A reporting body that fails to file a transparency declaration or provides false or misleading information in a transparency report may be subject to administrative penalties no more than the greater of (i) $50,000 for corporations or other entities or $25,000 for individuals and (ii) 5% of the assessed value of the property. Certain factors will be analyzed by an enforcement officer under the Act to determine if a person is subject to an administrative penalty or not.
Failure to file a transparency report or provide false information may be found to be an offence under the Act subject to a penalty no more than the greater of $25,000 to $50,000 for individuals or $50,000 to $100,000 for corporations or other entities and 15% of the assessed valued of the property to which the transparency declaration or transparency report relates. 
Currently, Property Transfer Tax (“PTT”) is not payable on a transfer of beneficial interest. It is common in real estate transactions for buyers to purchase shares of a company owning land and to facilitate an unregistered transfer of beneficial interest rather than acquiring legal title to the property. This provides an advantage to buyers, as no transfer of legal title is required, and therefore, no PTT is payable.
It is expected that the B.C. government will, at some point in the future, attend to an amendment to the Property Transfer Tax Act that will render PTT payable on the transfer of beneficial interests in land. However, uncertainty remains with respect to the timing of such an amendment – specifically, whether or not this will occur prior to the implementation of any regulations under the Act.
Basic information disclosed under the Act will be made public, and members of the public may search for beneficial ownership interest for a prescribed fee through the New Registry. However, sensitive information, such as social insurance and dates of birth will only be available to law enforcement agencies and government entities such as Canada Revenue Agency.
Interest holders or settlors’ personal information will not be publicly accessible until at least 90 days after the transparency report has been accepted for filling by the registrar (the “Privacy Period”). The purpose of this Privacy Period is to provide individuals with an opportunity to request that some or all of the individual’s primary identification be omitted or obscured from the public record if the health, safety or mental health of the individual is at risk. Additionally, the LTSA must remove, or obscure from the public, information about individuals under 19 years of age and those incapable of managing their financial affairs. However,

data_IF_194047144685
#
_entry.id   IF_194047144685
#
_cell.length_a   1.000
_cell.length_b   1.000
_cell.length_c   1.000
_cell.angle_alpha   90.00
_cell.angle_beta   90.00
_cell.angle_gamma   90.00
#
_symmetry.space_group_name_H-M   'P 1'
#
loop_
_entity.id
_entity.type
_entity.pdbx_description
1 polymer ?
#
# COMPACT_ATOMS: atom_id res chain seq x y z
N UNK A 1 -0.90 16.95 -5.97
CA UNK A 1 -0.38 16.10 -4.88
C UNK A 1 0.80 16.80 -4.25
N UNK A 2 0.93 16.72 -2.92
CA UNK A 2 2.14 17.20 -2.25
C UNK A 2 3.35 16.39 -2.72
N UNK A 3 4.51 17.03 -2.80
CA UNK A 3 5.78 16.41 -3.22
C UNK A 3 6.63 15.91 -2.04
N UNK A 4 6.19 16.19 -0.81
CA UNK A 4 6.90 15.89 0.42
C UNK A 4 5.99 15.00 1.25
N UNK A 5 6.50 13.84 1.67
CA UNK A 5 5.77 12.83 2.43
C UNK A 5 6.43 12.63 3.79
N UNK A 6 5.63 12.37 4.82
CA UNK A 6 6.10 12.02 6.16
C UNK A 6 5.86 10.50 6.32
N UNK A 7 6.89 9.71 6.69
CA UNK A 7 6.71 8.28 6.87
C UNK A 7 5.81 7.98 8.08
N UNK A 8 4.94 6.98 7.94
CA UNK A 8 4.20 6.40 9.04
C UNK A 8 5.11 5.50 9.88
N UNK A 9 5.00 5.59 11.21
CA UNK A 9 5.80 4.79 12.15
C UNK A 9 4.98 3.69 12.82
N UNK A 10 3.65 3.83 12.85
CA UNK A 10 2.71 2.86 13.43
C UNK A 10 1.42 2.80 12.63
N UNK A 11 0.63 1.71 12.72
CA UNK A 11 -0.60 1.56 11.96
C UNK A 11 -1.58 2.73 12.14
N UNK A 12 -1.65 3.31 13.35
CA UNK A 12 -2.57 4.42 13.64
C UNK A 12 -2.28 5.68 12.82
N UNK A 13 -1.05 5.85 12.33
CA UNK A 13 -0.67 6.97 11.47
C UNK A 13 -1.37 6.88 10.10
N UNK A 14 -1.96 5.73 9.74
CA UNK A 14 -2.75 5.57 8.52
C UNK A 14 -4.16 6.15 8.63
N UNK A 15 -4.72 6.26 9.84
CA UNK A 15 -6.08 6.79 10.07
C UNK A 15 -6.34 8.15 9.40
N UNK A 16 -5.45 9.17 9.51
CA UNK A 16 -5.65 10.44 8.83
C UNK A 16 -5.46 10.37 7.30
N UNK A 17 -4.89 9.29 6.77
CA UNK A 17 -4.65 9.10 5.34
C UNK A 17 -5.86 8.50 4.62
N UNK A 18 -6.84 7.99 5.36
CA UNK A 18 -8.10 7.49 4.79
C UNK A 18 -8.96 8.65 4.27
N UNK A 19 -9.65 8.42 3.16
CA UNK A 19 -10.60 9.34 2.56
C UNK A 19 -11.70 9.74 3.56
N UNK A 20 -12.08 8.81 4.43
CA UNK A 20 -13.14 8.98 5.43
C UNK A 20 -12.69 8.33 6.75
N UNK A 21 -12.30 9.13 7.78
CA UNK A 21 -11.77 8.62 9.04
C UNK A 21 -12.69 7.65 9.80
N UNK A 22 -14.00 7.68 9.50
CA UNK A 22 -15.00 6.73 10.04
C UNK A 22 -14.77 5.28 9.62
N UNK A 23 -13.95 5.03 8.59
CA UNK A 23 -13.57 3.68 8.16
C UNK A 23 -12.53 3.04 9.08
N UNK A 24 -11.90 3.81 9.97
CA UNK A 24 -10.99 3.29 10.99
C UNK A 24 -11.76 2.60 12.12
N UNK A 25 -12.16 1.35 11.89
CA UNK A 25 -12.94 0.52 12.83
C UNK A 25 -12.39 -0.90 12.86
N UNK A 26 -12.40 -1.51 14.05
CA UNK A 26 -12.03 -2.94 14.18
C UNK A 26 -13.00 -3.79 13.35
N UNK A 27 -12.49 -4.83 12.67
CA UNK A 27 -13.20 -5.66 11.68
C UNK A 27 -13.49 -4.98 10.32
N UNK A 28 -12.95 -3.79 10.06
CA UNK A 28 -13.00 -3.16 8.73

As part of B.C. government’s measures to establish the New Registry under the Act, amendments to the British Columbia Corporations Act were passed to keep and maintain records regarding beneficial owners of shares of corporations.
On May 17, 2019, the British Columbia Business Corporations Amendment Act (Bill 24-2019) (the “Amendment Act”) was passed by the B.C. legislature requiring private companies to keep and maintain a “transparency register” of information about all “significant individuals”, in addition to the central securities register, that:
- directly or indirectly own, or indirectly control:
- 25% or more of the issued shares of a company; or
- shares that carry 25% or more of voting rights of the company; or
- are able to exercise rights or influence, directly or indirectly that would result in the election, appointment or removal of the majority of the company’s directors.
The private company’s “transparency register” must include information about registered owners, beneficial owners and owners that have indirect control (such as through an intermediary corporation).
The Amendment Act will come into force by regulations. It is uncertain when the implementation of the Amendment Act will be established; however, it is likely that establishment of the Amendment Act will occur concurrently with the implementation of the Act.
In addition, as of June 13, 2019, the Canada Business Corporations Act (Bill C-86) (the “CBCA”) also requires federally incorporated corporations registered under the CBCA to create and maintain a new type of register, in addition to the central securities register, that list all individuals with “significant control” over the corporation, with the exception reporting issuers and corporations listed under a designated stock exchange as defined by the Income Tax Act (Canada).
It is worth noting that the Amendment Act and the CBCA amendments align with the new legislation introduced under the Act to track beneficial ownership of real property.
The New Registry is Canada’s first publicly searchable registry of its kind. However, it is unclear how the New Registry will affect B.C.’s current land title system under the “Torrens System”, which provides conclusive evidence of ownership based on the indefeasibility of title. Currently, lawyers often provide opinions of good and marketable title in which they rely on a State of Title Certificate issued by the LTSA. As the New Registry will be maintained as a parallel registry of beneficial interests in addition to the current land title registry, it is uncertain how the interplay of the New Registry and B.C.’s current land title system under the “Torrens System” will affect the ability of third parties to rely on the disclosure that has been made – particularly accounting for the possibility of inaccurate disclosure resulting from either a failure to appropriately update, or through.
The new disclosure obligations under the Act will increase costs to the real estate industry in B.C. Particularly, parties will now have to account for additional transaction costs necessitated by having to provide increased disclosure, and will have to account for the cost of attending to and providing the retroactive disclosure that required under the Act.
While the Act became law on May 16, 2019, the required regulations to bring the Act into force have not yet been implemented.
If you wish to obtain further particulars of the Act and its proposed implications, we recommend seeking legal advice.
by Damon Chisholm, Dharam Dhillon and Douglas Zorrilla, Articled Student
a cautionary note
The foregoing provides only an overview and does not constitute legal advice. Readers are cautioned against making any decisions based on this material alone. Rather, specific legal advice should be obtained.
© McMillan LLP 2019